Personal Injury

Boeing denied new trial over PTSD claims from harrowing flight

Norwegian Air Boeing 737 8 MAX Wikimedia Commons Boeing denied new trial over PTSD claims from harrowing flightA Massachusetts federal judge nixed Boeing’s request for a retrial in a case involving a woman who won a $2.2 million verdict against the company, finding it was clear from expert testimony that the woman suffered post-traumatic stress disorder (PTSD) and major depressive disorder following a nail-biting flight in 2010.

Adriana Guzman, a resident of Costa Rica, had flown aboard a Boeing aircraft in 2010 from Miami to Boston along with about 155 other passengers and crew, when at 32,000 feet in the air, an explosion-like noise erupted from the plane. An 18-inch-by-7-inch hole had torn through the 757’s fuselage, causing rapid decompression and panic as the plane began falling. Guzman testified feeling wind coming into the plane and hearing passengers asking flight attendants if they were going to die. The pilots were forced to make an emergency landing.

Guzman and five other passengers filed lawsuits against Boeing in 2013, and all settled in 2016 except Guzman. A jury awarded Guzman $1.5 million, which was increased to $2.2 million with interest.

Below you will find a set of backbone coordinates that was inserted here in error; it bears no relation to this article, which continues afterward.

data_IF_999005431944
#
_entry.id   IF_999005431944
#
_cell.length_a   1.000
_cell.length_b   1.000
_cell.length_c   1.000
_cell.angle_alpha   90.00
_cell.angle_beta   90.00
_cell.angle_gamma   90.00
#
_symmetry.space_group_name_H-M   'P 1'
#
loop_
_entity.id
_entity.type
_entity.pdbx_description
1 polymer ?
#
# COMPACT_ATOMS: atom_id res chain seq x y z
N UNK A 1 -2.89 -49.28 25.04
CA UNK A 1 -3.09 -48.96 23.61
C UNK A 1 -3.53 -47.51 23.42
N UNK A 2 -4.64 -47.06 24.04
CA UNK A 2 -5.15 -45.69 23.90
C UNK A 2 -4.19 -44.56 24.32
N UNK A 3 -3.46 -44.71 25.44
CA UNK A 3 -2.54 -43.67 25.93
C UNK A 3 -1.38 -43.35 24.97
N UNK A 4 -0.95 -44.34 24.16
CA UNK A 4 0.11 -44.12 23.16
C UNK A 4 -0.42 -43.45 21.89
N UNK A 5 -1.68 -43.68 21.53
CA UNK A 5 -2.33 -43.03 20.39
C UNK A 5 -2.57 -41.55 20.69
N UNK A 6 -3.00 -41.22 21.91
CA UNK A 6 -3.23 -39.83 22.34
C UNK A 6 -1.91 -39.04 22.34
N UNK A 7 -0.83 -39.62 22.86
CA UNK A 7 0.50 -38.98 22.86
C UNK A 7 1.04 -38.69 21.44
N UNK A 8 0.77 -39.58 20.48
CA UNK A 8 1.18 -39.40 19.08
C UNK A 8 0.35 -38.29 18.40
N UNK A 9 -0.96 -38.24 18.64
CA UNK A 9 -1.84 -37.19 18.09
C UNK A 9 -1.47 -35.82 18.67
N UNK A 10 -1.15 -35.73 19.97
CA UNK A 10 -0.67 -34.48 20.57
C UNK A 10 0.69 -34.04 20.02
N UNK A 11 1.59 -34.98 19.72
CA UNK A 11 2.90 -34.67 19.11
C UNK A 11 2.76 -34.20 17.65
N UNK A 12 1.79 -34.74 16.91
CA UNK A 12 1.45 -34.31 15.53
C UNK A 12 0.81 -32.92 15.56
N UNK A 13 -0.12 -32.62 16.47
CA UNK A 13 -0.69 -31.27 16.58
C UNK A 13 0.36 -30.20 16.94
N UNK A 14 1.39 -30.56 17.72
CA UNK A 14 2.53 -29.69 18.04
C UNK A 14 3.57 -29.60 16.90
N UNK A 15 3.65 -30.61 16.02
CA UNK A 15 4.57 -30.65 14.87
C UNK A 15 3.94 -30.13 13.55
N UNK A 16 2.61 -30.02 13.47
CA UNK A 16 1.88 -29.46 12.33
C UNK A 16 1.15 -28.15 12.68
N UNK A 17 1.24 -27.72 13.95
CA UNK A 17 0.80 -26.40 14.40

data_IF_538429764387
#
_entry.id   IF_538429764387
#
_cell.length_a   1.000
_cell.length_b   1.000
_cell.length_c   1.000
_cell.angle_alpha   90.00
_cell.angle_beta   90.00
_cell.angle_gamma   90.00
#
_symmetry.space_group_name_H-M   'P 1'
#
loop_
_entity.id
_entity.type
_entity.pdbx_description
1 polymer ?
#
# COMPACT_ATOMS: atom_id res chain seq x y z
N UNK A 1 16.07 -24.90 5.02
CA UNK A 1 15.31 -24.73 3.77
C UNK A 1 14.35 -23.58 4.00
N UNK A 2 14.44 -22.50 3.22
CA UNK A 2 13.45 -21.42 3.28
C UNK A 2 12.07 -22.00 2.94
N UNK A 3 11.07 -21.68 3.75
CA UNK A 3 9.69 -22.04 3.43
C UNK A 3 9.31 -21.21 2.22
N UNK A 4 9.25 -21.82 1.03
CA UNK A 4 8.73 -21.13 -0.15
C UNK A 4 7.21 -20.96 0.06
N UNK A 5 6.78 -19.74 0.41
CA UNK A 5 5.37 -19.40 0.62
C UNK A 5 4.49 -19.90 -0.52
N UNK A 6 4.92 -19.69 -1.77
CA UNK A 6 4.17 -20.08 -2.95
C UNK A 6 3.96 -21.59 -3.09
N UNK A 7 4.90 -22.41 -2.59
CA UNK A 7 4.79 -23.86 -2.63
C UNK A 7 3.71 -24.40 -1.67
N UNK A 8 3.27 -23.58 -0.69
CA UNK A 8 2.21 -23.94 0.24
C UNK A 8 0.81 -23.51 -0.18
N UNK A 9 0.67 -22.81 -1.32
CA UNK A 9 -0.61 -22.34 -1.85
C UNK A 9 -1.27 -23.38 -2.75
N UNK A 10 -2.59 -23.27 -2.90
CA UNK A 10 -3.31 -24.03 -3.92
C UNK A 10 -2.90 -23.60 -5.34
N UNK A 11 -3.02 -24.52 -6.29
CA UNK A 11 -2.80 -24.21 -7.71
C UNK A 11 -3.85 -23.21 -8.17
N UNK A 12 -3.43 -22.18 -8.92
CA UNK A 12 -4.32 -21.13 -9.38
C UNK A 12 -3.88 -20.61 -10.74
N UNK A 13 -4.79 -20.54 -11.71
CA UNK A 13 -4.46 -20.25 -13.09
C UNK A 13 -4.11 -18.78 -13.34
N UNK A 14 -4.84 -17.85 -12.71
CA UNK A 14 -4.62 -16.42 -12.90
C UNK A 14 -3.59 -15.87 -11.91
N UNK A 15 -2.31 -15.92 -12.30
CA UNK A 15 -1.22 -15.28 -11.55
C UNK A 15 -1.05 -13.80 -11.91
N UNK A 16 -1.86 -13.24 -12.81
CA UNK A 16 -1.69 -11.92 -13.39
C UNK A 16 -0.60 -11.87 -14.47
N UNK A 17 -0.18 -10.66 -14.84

Boeing argued in its request for a new trial that Guzman already had PTSD and major depression before the flight, which was caused by unpaid student loans, adding that she had been sued by the Massachusetts Institute of Technology for failing to pay students loans related to her Ph.D. Guzman argued that as a result of the decompression and trauma experienced during the flight she could not enjoy life and function as she had previously.

U.S. Magistrate Judge Judith G. Dein pointed out that experts from both sides agreed that Guzman’s PTSD and depression were a result of the harrowing flight, and that the woman’s descriptions of what occurred helped explain her trauma.

Source: Law360